A 37-year-old Isanti man, at the bar for hours with Amanda Jo Vangrinsven before she disappeared and was later found dead on his property, is now charged with murder.
Richard Melvin Peterson II was charged Thursday in Isanti County with one count of second-degree murder. Authorities say surveillance footage, witness accounts, and cellphone location records all prove Peterson did not drop the 32-year-old Vangrinsven off at the Isanti VFW park after an evening of drinking, as he claimed.
Instead, on the night of Aug. 5, the two went back to his property — the same place she was later found buried in the ground, dead from a gunshot wound to the head, according to the charges.
Peterson made his first court appearance Thursday morning, where he applied for a public defender. His next court date is scheduled for Sept. 1 at 3:30 p.m.
Family and colleagues of Vangrinsven began expressing concern on Aug. 6, the day after she'd been out with Vangrinsven, after she did not show up for her shift and was unreachable. Her disappearance led to days of volunteer searches in the area.
Authorities located her body buried on Peterson's property on Aug. 10,
According to the criminal complaint:
Peterson and Vangrinsven were at the VFW the evening of Aug. 5. She worked there and he served as vice commander, so both were known to the workers. Surveillance footage shows them spending a "significant" amount of time together.
Worried about Vangrinsven's level of intoxication, colleagues arranged for a patron to drive her home. Peterson instead offered to do so, using her car. But they returned 10 minutes later, holding hands, and Peterson stated incorrectly nobody had told him her address.
After that they were seen "touching each other very affectionately," disquieting VFW workers since they know Peterson is married.
At 9:20 p.m. the two left for the Dugout Bar in East Bethel, where the "affectionate behavior" continued for some time. But shortly before they left at 11:05 p.m., they abruptly "appeared much less friendly and affectionate with each other," staff accounts and surveillance footage indicate.
They left the Dugout Bar in Peterson's pickup. Cellphone location records show them going to Peterson's property at 261st Avenue NW in Isanti, arriving there at about 11:16 p.m. via one specific route. Vangrinsven's phone indicated she was there at the property as late as 11:36 p.m.
After departing the Dugout, nobody saw or heard from Vangrinsven again.
VFW staff were concerned when Vangrinsven didn't show up for work the morning of Aug. 6. They also had noticed Peterson drive off in the opposite direction of her home the night prior. One concerned employee reached out to Peterson — he told them he'd dropped Vangrinsven off at the VFW Park nearby. When later informed police had been contacted, Peterson responded with "nonsensical emojis."
Peterson was also supposed to work that morning, at the Pronto Pup stand at Pie Day in Braham, but didn't show up. Instead, after telling the employee he'd dropped Vangrinsven at the park, he was seen on surveillance footage dropping keys off at the VFW and appearing to search around for something.
On Aug. 8, authorities executed a search warrant at Peterson's place, seizing certain items. Peterson also attempted to show investigators the route he would have traveled the night of Aug. 5, though said he had trouble remembering. Authorities also pointed out evidence showed it not only wasn't true, but that it was impossible he could have made the trip in 14 minutes, as his story suggested.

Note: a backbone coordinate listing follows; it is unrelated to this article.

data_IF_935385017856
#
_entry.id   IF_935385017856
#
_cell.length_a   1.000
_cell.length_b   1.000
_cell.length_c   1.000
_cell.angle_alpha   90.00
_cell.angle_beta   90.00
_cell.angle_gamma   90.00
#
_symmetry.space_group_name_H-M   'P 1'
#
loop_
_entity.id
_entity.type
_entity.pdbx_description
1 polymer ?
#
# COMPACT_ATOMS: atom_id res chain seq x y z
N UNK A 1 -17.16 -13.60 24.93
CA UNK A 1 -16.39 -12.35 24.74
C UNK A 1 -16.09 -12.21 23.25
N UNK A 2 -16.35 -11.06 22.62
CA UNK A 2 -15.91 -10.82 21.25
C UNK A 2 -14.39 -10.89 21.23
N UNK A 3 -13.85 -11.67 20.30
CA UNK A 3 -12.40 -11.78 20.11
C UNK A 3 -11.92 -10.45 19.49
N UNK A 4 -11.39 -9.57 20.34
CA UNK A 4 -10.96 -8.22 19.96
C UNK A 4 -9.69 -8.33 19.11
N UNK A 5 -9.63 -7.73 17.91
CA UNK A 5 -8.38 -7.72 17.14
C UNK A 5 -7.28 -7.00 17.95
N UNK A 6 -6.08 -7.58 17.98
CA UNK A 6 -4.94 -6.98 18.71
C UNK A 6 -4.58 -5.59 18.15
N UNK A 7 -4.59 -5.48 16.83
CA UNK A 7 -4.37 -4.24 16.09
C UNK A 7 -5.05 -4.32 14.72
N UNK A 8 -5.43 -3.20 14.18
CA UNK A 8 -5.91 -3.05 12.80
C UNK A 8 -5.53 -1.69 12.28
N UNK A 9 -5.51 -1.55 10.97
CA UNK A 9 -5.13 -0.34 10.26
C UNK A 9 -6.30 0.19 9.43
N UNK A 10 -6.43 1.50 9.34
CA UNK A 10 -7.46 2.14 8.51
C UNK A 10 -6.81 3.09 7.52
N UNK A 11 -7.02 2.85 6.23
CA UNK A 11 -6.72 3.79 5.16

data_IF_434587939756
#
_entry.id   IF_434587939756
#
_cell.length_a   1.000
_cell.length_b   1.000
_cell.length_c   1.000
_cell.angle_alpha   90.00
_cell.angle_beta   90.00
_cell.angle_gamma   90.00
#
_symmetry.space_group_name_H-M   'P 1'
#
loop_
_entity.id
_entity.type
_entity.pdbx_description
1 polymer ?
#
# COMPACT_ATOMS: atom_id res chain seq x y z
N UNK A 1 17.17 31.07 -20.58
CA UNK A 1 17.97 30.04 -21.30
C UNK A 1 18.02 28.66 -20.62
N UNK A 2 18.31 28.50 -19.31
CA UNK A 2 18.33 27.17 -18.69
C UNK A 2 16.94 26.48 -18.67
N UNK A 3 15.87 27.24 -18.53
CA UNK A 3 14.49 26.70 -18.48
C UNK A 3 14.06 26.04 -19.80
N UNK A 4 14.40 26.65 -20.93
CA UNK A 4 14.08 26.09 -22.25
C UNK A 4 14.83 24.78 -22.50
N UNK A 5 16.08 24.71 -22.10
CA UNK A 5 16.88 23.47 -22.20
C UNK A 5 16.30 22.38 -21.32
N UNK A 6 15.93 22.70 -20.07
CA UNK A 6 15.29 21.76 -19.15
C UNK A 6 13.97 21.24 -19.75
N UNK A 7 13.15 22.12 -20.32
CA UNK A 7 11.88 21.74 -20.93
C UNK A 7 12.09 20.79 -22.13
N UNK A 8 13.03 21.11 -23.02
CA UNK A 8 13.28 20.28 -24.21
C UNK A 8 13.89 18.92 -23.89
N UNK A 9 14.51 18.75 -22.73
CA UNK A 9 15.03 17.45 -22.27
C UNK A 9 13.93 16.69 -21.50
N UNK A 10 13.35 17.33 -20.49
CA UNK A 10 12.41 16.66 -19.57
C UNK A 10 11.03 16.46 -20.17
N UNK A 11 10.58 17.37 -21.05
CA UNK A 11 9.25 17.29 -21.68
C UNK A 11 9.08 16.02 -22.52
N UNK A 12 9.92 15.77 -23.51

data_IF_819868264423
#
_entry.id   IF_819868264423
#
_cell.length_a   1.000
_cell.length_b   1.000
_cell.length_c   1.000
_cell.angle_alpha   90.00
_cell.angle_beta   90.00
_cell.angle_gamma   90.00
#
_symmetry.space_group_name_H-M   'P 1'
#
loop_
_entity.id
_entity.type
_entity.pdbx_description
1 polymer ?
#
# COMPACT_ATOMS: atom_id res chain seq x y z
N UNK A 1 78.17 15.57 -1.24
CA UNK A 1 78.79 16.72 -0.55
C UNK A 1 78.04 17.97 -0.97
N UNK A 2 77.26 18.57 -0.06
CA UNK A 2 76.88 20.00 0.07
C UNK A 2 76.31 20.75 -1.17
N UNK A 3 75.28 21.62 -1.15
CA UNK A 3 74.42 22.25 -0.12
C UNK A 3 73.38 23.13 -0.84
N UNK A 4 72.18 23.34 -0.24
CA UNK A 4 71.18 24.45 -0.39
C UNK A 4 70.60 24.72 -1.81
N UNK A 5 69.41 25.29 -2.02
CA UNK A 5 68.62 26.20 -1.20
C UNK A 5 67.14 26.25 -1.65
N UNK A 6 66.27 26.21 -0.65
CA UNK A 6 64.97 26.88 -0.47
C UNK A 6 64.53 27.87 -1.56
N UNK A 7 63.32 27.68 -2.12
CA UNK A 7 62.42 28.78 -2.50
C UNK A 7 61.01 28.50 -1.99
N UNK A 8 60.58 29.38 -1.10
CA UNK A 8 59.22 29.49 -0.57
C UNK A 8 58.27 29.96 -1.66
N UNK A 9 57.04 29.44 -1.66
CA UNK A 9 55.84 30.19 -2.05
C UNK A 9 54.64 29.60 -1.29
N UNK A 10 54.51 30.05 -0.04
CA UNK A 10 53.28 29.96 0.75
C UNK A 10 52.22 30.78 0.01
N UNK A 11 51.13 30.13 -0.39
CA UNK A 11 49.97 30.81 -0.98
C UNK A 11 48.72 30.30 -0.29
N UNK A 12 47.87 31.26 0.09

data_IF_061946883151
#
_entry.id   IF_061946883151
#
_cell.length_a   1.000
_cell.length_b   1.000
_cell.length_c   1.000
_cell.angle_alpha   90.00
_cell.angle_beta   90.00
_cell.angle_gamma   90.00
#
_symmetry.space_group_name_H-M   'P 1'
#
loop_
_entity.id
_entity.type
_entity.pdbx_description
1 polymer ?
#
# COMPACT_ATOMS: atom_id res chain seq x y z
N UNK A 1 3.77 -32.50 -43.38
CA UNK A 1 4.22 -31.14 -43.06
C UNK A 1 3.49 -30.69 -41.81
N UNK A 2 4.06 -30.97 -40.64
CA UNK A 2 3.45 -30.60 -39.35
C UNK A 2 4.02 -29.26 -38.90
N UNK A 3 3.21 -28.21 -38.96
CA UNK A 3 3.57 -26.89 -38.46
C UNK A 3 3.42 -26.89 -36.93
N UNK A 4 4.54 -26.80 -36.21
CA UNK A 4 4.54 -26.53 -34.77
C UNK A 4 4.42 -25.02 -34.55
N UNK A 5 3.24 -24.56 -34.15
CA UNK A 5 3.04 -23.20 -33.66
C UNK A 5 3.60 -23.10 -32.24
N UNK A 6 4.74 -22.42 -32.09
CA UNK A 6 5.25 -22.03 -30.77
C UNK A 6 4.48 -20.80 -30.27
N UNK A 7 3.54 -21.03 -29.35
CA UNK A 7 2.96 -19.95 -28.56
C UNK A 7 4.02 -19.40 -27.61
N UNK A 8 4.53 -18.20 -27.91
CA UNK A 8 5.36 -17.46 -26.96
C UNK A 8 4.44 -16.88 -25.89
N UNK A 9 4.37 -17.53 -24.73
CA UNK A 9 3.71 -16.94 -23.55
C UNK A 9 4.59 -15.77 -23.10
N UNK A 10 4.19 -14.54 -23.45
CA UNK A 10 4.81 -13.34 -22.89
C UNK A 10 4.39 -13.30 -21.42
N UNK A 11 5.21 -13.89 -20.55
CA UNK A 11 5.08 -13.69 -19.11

On Aug. 10, investigators executed another search warrant at Peterson's property. A bloodhound, an electronics detection dog and a cadaver dog all indicated similar areas of interest, particularly a pond that cellphone location data from Vangrinsven's cellphone appeared to stop at the night of Aug. 5.
Peterson's spouse told authorities the night of Aug. 5, she tried to call him at 11:12 p.m. and 11:16 p.m., to no answer. He appeared home at 11:20 p.m. and became very upset, threatening to harm himself and pointing a gun at his head. Spouse got him to calm down and go to bed.
She also said Peterson had been out the morning of Aug. 6 using a tractor to dig holes and push dirt around the property. She noted Peterson claimed to have fallen in the pond at one point, as well.
Peterson's spouse told law enforcement, prior, that Peterson claimed to have fallen in the pond, after Vangrinsven went missing. Spouse had also seen him morning of Aug. 6 using a tractor to dig holes, move dirt. Spouse said she tried to call Peterson at 11:12 and 11:16 p.m. night of Aug. 5. No answer. He appeared home at 11:20 p.m. and at one point became very upset, threatening to harm himself and pointing a gun at his head. Spouse got him to calm down and go to bed.
Authorities found Vangrinsven's body buried at the southwest end of the property. They had to use equipment to get to her remains.
The medical examiner said she died of a single gunshot to the back of the head, and authorities found specific markings on the bullet matching a type of barrel. Authorities recovered two guns belonging to Peterson, both of which he'd given to a friend the day after Vangrinsven went missing. Suspicious, the friend gave them to Peterson's family, who gave them to police. Both have the type of barrel in question.
Initial tests also showed signs of blood on some equipment taken from Peterson's land.
Peterson, at no point, admitted to Vangrinsven being on his property.
The charges note: "Surveillance of the park, as well as that of the area around the Dugout Bar, along with location data from cell phones show that [Peterson] did not travel to the locations, or along the routes he later indicated to law enforcement."